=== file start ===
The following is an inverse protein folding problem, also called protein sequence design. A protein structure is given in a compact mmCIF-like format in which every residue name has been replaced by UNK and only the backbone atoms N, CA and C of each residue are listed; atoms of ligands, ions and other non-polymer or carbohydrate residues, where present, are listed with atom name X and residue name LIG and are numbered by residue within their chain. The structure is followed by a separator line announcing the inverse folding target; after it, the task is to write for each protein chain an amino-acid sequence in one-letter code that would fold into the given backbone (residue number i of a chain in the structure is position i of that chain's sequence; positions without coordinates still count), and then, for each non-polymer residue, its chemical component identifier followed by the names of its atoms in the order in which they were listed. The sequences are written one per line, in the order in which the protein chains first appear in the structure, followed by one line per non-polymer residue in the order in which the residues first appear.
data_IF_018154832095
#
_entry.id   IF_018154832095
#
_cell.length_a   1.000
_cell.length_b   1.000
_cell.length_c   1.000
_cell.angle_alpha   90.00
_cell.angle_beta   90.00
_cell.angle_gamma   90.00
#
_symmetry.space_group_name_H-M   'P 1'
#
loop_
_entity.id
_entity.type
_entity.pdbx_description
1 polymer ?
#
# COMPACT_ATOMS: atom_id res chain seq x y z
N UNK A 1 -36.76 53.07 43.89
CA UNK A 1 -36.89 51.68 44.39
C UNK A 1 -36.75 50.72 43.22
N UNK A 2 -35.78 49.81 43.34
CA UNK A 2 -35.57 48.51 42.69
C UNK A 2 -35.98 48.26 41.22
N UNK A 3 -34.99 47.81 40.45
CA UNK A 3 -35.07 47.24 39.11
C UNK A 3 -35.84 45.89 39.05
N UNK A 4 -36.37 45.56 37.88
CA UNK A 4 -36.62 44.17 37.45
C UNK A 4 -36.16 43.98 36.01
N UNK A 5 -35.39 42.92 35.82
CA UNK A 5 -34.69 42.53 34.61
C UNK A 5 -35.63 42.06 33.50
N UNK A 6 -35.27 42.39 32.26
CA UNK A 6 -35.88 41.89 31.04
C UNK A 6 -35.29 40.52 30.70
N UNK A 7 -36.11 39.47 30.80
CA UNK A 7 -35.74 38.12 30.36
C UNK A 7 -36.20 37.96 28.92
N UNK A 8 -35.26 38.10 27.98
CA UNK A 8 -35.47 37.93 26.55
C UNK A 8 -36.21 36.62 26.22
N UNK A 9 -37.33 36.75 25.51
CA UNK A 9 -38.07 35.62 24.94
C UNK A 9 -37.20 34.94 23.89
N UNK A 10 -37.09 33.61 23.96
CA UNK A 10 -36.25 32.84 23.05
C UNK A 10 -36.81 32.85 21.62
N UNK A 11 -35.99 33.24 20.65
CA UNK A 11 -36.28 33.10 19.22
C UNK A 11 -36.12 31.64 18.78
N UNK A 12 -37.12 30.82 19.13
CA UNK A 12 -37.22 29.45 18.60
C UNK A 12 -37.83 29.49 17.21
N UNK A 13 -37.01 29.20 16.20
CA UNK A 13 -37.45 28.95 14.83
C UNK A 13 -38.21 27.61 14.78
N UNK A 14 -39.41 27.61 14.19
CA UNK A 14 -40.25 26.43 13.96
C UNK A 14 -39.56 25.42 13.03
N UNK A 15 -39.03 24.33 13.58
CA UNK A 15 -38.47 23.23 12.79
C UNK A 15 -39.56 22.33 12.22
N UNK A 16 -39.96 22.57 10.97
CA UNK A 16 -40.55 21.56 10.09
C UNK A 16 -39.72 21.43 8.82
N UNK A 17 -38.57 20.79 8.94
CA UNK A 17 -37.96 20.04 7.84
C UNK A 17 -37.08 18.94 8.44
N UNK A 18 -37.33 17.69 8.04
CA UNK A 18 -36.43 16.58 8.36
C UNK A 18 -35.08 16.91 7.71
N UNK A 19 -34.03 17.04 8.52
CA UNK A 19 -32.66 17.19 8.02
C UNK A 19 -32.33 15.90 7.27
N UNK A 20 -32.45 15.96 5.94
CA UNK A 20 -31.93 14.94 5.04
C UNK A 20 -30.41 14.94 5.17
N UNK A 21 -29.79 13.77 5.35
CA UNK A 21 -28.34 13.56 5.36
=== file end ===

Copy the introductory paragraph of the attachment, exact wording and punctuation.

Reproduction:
The following is an inverse protein folding problem, also called protein sequence design. A protein structure is given in a compact mmCIF-like format in which every residue name has been replaced by UNK and only the backbone atoms N, CA and C of each residue are listed; atoms of ligands, ions and other non-polymer or carbohydrate residues, where present, are listed with atom name X and residue name LIG and are numbered by residue within their chain. The structure is followed by a separator line announcing the inverse folding target; after it, the task is to write for each protein chain an amino-acid sequence in one-letter code that would fold into the given backbone (residue number i of a chain in the structure is position i of that chain's sequence; positions without coordinates still count), and then, for each non-polymer residue, its chemical component identifier followed by the names of its atoms in the order in which they were listed. The sequences are written one per line, in the order in which the protein chains first appear in the structure, followed by one line per non-polymer residue in the order in which the residues first appear.